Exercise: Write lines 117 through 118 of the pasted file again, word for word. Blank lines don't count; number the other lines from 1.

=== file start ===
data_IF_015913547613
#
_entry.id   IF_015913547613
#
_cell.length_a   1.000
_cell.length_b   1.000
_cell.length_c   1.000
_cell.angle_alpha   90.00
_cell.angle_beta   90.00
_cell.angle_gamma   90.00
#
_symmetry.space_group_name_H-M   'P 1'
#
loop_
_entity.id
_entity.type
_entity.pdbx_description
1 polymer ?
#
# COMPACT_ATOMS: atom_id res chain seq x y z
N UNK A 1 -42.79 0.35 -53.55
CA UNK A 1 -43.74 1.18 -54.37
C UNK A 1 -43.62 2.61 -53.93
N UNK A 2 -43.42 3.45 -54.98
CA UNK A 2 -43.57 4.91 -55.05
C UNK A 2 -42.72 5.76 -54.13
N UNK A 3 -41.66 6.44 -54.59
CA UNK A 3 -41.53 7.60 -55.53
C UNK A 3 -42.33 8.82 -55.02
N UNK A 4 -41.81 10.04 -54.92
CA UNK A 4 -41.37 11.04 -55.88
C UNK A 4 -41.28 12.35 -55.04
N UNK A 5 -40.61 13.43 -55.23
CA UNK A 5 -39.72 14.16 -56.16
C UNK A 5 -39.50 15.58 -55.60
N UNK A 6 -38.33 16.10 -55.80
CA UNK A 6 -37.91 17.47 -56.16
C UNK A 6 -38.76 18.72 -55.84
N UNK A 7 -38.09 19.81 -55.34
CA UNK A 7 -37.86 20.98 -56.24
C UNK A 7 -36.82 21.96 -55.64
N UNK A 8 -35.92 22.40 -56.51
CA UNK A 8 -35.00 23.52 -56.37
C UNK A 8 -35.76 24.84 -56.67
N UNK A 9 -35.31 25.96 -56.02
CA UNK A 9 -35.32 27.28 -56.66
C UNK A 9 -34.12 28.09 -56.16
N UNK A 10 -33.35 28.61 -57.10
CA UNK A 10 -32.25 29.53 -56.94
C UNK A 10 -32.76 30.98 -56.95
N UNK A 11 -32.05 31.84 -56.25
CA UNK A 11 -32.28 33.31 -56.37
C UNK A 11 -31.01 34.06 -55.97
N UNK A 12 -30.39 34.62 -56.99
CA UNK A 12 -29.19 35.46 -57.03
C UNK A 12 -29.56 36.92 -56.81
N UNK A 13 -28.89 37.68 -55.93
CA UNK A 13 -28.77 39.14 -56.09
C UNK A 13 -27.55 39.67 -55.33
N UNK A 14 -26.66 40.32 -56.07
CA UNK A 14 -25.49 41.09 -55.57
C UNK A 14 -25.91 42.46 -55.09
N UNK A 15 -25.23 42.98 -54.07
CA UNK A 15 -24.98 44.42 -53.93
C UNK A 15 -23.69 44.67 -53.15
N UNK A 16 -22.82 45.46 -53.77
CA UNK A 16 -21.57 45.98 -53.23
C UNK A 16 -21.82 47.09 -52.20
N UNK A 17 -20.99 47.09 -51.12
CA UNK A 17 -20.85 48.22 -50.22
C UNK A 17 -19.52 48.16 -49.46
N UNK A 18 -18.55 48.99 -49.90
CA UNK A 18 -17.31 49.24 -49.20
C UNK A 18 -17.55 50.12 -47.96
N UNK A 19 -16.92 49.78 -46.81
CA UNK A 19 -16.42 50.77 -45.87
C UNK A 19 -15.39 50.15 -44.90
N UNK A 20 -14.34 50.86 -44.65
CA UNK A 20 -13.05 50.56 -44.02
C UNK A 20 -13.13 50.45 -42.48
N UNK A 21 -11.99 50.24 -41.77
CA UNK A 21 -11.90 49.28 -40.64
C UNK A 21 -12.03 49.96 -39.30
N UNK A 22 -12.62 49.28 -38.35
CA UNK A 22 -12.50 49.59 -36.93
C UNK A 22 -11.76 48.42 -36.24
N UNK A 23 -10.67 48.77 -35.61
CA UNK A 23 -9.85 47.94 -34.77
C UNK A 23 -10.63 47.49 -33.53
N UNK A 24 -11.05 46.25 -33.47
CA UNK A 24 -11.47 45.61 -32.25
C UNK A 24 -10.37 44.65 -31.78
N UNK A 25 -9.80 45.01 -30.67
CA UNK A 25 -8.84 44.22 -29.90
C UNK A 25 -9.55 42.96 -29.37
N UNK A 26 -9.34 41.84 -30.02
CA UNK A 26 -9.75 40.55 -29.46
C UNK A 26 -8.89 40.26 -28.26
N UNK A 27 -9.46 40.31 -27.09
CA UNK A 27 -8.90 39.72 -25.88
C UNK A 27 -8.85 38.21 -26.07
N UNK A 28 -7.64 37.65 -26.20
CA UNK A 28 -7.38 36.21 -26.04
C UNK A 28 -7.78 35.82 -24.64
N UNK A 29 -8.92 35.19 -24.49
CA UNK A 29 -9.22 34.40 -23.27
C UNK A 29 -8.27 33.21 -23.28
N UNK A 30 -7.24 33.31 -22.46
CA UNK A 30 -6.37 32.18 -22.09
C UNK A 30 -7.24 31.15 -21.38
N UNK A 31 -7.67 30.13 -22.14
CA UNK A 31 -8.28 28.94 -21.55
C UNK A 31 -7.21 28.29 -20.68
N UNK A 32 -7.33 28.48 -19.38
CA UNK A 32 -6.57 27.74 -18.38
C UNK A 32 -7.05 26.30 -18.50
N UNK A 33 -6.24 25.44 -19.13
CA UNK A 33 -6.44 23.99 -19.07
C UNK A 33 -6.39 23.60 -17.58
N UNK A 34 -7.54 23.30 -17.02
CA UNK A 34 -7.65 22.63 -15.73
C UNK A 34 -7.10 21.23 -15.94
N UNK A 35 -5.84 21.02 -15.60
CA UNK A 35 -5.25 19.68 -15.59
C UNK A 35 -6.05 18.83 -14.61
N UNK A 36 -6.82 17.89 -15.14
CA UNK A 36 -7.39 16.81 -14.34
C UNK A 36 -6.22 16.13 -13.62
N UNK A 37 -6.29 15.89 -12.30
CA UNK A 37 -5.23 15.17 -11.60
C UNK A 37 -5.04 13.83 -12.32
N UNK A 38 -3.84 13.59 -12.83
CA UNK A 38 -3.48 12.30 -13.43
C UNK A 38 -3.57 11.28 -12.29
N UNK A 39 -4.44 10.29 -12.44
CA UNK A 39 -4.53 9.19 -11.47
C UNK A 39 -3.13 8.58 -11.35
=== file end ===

N UNK A 33 -6.24 25.44 -19.13
CA UNK A 33 -6.44 23.99 -19.07